A novel approach developed by researchers at the University of Birmingham could be used to cover the roots of plants with environments that support bacterial development, resulting in stronger, healthier plants and increased agrarian yields in agriculture.
In nature, groups of soil microbes, like fungi, bacteria, viruses, etc., and seedling roots create symbiotic connections and exchange nutrients that promote the growth of both the plant and the microbes.
In the early stages of a plant’s existence, when the seedling is in a rush to achieve self-sufficient development well before nutrients and energy stores in the seed run out, this is very important.
A team led by Dr. Francisco Fernandez-Trillo from the University of Birmingham’s School of Chemistry and Dr. Tim Overton, an applied microbiologist from the School of Chemical Engineering, developed novel synthetic polymers that encourage the growth of these bacterial communities in a manner that mimics the natural process known as biofilm formation.
A biofilm is a carefully planned population of bacteria that is held together by a matrix of biological polymers that creates a safe microenvironment.
A series of acylhydrazone-based polymers were synthesized as a consequence of the researchers’ four-year collaborative project on the interactions of polymers with bacteria.
These innovative polymers were created to function as an adhesive scaffold, “seeding” the development of a microorganism-polymer complex to start and accelerate the production of biofilms.
Once the biofilm has been created, the bacteria shift to a self-sufficient, self-organizing community and create their own matrix to facilitate the exchange of nutrients and water as well as the release of waste.
The Midlands Integrative Biosciences Training Partnership of the Biotechnology and Biological Sciences Research Council (BBSRC) provided funding for the research.
Pavan Adoni and Omar Huneidi, Ph.D. students, were involved. They later expanded the studies demonstrating how the polymers aggregate bacteria and enhance biofilm development.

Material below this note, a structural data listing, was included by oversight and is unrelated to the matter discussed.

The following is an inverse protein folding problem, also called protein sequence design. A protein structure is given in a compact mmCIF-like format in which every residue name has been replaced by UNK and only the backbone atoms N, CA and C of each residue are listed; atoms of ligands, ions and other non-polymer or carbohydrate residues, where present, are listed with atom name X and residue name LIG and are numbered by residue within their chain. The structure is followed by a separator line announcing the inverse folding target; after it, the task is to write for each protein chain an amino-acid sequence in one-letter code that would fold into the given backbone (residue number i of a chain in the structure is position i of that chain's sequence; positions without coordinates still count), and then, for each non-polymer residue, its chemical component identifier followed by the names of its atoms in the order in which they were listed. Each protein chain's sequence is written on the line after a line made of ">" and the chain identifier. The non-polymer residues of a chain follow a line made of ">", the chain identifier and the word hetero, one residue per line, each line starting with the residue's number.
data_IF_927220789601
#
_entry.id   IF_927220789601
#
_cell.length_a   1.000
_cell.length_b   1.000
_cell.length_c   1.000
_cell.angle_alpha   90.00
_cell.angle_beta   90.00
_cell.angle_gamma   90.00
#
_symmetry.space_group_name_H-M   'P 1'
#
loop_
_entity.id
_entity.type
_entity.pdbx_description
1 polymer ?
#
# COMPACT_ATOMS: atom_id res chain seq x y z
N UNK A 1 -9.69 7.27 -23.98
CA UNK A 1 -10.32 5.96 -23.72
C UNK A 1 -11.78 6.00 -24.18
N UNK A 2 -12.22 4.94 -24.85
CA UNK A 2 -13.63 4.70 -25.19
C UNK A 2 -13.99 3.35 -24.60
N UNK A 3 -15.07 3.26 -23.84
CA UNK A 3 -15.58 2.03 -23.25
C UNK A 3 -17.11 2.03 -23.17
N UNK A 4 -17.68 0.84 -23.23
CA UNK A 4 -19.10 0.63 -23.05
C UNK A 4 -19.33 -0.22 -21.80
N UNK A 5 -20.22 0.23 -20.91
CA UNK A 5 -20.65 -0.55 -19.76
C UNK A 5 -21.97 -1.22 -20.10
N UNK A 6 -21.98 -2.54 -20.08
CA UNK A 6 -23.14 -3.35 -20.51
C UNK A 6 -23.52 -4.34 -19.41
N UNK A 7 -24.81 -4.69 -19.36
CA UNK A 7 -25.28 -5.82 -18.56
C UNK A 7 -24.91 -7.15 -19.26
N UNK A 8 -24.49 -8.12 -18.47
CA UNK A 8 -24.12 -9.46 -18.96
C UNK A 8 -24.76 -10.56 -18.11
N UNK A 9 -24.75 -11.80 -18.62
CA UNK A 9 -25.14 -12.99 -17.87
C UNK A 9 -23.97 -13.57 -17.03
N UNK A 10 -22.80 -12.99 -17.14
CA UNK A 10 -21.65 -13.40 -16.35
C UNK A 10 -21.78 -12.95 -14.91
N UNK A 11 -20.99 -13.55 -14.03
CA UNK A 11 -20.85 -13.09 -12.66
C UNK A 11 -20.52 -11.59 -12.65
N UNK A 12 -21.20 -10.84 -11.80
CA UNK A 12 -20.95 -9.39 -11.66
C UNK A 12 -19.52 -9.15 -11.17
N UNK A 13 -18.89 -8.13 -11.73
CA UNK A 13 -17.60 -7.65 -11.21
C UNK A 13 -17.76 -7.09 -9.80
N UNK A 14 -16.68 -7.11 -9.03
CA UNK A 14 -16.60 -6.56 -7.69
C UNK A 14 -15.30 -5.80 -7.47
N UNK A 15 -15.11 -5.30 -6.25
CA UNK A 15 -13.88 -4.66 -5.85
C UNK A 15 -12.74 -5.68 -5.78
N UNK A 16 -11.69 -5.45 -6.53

They demonstrated that the process is entirely reversible and that the biofilm can be removed by altering the environment. In 2022, the findings from these tests and other research will be released.
We anticipate that the polymer will ultimately be used as a seed coating, perhaps in conjunction with bacteria such as B. Subtilis, which is naturally present in soil, increases the stress tolerance of plants, and is currently used as a soil inoculant.
Pavan Adoni, PhD Student, University of Birmingham
Adoni added, “We envisage a more targeted approach that only treats the seed, so that when it germinates the bacteria are ready to grow in the safe harbor environment provided by a micro-organism polymer complex. Ultimately this should result in stronger plants, which grow more quickly, and have greater resilience to disease.”
In an effort to enhance the growth of a biofilm with any micro-organism, together with those that can yield or deliver chemical or biological molecules, the University of Birmingham Enterprise filed a broad-based patent application encompassing the novel polymers, the technique for forming the biofilm, and the method of polymer cleaving.
The patent has since been licensed to the specialized life science firm PBL Technology, which supports, defends, and invests in discoveries arising from global public research sources. Crop genetics, crop treatments, precision agriculture, promoters, and R&D tools are just a few of the agricultural technologies offered by PBL.
Chen, J., et al. (2022) Toward accurate and efficient dynamic computational strategy for heterogeneous catalysis: Temperature-dependent thermodynamics and kinetics for the chemisorbed on-surface CO. Chinese Chemical Letters. doi:10.1016/j.cclet.2022.03.080.